Facebook boss Mark Zuckerberg has taken out a full-page advert in several US and UK newspapers to apologize for his organization’s privacy leak. Well, sort of.
After saying that Facebook should have done more to stop third-party apps misusing personal data, he deflected the blame onto the manufacturers of those apps.
In case you’ve somehow missed the story, a whistleblower revealed that Facebook turned a blind eye as data analytics company Cambridge Analytica harvested 50 million users’ profiles from a personality quiz app to help Donald Trump’s election team predict and influence people’s choices at the ballot box.
Is sorry good enough?
Zuckerberg’s apology ran in the New York Times, Washington Post, Wall Street Journal, and several UK newspapers on Sunday, March 25, 2018, more than a week after the scandal broke and amid mounting criticism of the Facebook chief’s silence. It should have been a chance to clarify a public statement he made on March 20, which offered no apology but instead assured users that Facebook updated its policies to prevent third parties from accessing personal data without people’s consent years ago, and accused Aleksandr Kogan, who created the app used by Cambridge Analytica, of breaching those policies.
The message echoed the words of Facebook’s vice president, Paul Grewal, who said in a statement: “Although Kogan gained access to this information in a legitimate way and through the proper channels that governed all developers on Facebook at that time, he did not subsequently abide by our rules.”
However, many journalists – such as those at The Ringer – were quick to point out that it’s not as though Kogan hacked Facebook. He’d simply exploited lax security policies, which are Facebook’s prerogative to uphold.
At first glance, Zuckerberg’s newspaper advert takes on a more contrite tone, leading – in large font – with: “We have a responsibility to protect your information. If we can’t, we don’t deserve it.”
However, the rest of his missive again blames apps such as Kogan’s. Although Zuckerberg admitted that Facebook was responsible for “a breach of trust,” he refused to take responsibility for a breach of personal data.
As cybersecurity expert Graham Cluley wrote a few days after the scandal broke (although apparently in reference to another data breach), “[i]f it’s data that your customers gave you that’s breached, it’s your responsibility […]. So, stop trying to shift the blame.
“You trusted them with, for instance, your customers’ personal information. Your customers trusted you to treat their data with the utmost care.”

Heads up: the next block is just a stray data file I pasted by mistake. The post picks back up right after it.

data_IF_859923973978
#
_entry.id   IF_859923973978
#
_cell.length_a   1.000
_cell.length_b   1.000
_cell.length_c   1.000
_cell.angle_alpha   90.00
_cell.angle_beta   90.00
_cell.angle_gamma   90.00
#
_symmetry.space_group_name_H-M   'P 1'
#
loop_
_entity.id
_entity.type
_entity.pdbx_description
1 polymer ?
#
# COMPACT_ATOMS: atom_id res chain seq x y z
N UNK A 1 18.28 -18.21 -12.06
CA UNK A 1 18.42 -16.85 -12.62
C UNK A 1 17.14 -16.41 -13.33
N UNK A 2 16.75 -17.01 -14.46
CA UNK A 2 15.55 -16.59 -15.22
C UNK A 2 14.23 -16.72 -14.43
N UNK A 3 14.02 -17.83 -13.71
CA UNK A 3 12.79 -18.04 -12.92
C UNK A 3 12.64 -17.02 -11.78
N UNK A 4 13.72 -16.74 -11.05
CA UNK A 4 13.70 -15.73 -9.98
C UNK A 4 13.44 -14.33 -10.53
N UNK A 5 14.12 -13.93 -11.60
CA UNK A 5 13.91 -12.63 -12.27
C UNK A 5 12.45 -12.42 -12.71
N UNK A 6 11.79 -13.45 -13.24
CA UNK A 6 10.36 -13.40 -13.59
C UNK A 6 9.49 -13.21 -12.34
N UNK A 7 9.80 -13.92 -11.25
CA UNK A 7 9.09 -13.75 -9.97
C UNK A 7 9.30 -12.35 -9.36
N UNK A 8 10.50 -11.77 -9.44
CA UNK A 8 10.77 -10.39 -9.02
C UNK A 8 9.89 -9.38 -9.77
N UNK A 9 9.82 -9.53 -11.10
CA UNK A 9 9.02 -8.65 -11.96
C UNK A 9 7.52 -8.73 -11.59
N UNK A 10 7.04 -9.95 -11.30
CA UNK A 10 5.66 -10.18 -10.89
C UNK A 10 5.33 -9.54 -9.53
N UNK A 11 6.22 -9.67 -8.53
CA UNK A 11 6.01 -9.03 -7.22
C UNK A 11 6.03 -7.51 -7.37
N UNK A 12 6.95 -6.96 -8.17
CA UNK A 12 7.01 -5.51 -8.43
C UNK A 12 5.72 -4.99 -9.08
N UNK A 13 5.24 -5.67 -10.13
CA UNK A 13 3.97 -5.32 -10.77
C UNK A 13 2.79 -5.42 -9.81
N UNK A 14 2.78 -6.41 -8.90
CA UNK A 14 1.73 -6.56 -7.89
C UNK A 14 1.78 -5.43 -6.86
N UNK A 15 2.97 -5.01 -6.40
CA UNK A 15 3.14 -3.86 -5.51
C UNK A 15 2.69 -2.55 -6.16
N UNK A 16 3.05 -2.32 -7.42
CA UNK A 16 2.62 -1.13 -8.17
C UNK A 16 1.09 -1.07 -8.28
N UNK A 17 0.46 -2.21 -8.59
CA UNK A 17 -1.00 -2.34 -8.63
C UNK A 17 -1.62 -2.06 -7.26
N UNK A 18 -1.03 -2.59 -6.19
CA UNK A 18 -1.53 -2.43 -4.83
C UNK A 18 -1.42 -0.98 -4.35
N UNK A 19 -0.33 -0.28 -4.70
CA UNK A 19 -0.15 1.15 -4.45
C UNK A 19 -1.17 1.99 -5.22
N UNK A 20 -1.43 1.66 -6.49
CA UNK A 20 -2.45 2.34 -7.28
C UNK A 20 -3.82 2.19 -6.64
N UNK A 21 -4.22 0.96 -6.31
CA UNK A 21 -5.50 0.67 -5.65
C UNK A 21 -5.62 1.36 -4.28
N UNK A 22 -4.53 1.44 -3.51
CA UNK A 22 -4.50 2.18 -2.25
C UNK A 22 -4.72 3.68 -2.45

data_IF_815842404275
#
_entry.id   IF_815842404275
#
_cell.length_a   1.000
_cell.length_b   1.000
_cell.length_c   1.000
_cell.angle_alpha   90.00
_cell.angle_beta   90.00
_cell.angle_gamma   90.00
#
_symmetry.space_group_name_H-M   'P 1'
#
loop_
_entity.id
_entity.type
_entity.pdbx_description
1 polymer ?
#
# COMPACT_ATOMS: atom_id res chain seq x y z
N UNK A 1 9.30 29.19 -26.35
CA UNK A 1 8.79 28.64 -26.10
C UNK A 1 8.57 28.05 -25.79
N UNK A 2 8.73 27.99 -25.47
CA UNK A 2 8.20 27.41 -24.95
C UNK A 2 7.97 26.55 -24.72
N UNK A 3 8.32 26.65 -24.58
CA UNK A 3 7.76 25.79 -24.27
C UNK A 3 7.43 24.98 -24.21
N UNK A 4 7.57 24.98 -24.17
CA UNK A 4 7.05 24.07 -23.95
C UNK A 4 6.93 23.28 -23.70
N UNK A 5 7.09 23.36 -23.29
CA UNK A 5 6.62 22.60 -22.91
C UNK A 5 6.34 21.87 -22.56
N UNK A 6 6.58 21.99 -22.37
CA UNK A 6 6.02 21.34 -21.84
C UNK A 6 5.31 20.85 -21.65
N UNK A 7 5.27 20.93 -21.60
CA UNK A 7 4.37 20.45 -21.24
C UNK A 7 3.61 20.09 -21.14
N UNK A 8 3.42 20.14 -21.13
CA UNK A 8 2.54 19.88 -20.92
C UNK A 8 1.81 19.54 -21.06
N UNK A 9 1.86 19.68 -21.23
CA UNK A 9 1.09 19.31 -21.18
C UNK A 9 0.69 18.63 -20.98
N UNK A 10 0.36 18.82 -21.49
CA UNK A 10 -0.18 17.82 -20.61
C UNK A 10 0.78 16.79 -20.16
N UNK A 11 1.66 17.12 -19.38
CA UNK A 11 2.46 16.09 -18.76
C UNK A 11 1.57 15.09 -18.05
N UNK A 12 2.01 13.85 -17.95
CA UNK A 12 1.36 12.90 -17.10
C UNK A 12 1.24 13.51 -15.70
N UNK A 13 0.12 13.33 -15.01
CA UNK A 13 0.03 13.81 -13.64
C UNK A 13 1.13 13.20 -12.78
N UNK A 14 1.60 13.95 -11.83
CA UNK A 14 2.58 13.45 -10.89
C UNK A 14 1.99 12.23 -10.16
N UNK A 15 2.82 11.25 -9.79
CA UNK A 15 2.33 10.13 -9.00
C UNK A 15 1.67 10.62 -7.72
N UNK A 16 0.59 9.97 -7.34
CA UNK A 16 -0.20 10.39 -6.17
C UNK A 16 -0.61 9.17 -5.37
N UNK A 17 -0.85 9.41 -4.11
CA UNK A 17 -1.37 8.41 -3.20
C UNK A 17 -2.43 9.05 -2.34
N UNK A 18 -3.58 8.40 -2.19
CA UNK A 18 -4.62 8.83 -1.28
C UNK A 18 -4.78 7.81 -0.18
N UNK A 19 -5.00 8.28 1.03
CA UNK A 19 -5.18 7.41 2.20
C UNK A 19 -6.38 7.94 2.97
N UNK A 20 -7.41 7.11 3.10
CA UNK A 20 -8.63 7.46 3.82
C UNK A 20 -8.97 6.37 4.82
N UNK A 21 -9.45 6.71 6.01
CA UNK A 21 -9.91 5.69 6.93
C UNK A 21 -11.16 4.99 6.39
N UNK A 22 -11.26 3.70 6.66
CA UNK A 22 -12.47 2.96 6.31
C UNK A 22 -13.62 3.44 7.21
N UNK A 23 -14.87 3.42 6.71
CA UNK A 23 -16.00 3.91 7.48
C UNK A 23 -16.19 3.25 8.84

Zuckerberg continues: “[Facebook is] investigating every single app that had access to large amounts of data before we fixed this. We expect there are others. And when we find them, we will ban them and tell everyone affected.”
Facebook has been continually embroiled in scandals over the past half-decade – from its psychological experiments to its failure to prevent Russian operatives using its platform for election meddling – suggesting that it is generally a bad guardian of our personal data. Despite this, the social media giant is continually given excessive and unwarranted trust.
What next for Facebook?
The furor surrounding this scandal has been predictably short lived. The social media giant’s stock prices are slowly recovering, and relatively few people followed through with calls to “#deletefacebook.”
As The Ringer notes, many people rely on Facebook to communicate with one another. The article cites Vox’s suggestion that Mark Zuckerberg “fixes” Facebook by destroying it, but says it’s simply not possible.
“It’s an appealing, if fanciful, thought experiment, but in reality, Zuckerberg pulling a Jerry Maguire would leave vulnerable people in the lurch. Facebook is, in many places, a practical synecdoche for the entire internet,” says The Ringer.
Facebook’s stranglehold on social media means many users feel obliged to stick with the platform, even if they don’t want to. For most people, the organization’s apology has fulfilled the ritualistic razzle dazzle that the public demands following corporate transgressions.
But Facebook isn’t entirely in the clear. The organization is being investigated by New York and Massachusetts attorneys general, and it will have to continue preparing for the EU General Data Protection Regulation (GDPR), the new law designed to enhance EU residents’ rights concerning their personal data. The GDPR introduces strict rules for protecting data and gives supervisory authorities the power to impose strict penalties for non-compliance, including fines of up to €20 million (about $25 million) or 4% of annual global turnover, whichever is greater.
Although the GDPR is an EU regulation, it applies to any organization in the world that collects EU residents’ personal data. This includes many organizations in the US, and if your organization is one of them, you should take the necessary steps to compliance.